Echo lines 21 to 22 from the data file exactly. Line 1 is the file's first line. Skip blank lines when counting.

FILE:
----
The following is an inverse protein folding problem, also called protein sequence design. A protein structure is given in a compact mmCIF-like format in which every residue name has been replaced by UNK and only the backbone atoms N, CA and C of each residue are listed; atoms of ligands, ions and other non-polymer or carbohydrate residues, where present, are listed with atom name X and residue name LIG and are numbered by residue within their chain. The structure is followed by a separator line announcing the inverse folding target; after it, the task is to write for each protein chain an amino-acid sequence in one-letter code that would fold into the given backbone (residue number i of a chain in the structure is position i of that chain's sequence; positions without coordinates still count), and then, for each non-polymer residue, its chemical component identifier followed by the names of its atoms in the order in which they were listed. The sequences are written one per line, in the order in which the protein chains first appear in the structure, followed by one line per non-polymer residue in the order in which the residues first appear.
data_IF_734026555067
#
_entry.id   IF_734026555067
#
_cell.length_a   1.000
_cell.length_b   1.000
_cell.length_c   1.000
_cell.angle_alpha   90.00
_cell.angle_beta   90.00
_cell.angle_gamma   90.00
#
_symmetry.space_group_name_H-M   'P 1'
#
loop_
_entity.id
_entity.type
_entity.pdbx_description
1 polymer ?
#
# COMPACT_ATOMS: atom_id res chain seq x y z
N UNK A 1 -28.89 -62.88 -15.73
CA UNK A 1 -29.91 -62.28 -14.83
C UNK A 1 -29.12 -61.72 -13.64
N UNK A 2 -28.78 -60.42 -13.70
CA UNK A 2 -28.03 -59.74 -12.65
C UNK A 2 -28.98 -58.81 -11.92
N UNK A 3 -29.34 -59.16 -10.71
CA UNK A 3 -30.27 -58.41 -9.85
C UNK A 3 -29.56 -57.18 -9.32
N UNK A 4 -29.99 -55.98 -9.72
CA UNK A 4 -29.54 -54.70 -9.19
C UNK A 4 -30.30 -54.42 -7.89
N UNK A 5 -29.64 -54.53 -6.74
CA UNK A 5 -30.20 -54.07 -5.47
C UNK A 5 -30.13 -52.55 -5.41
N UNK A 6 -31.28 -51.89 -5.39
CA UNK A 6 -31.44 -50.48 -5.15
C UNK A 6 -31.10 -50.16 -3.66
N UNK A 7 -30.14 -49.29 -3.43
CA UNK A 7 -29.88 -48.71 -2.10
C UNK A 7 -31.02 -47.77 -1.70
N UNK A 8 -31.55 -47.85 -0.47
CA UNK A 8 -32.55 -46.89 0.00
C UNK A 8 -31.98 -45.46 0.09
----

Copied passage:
# COMPACT_ATOMS: atom_id res chain seq x y z
N UNK A 1 -28.89 -62.88 -15.73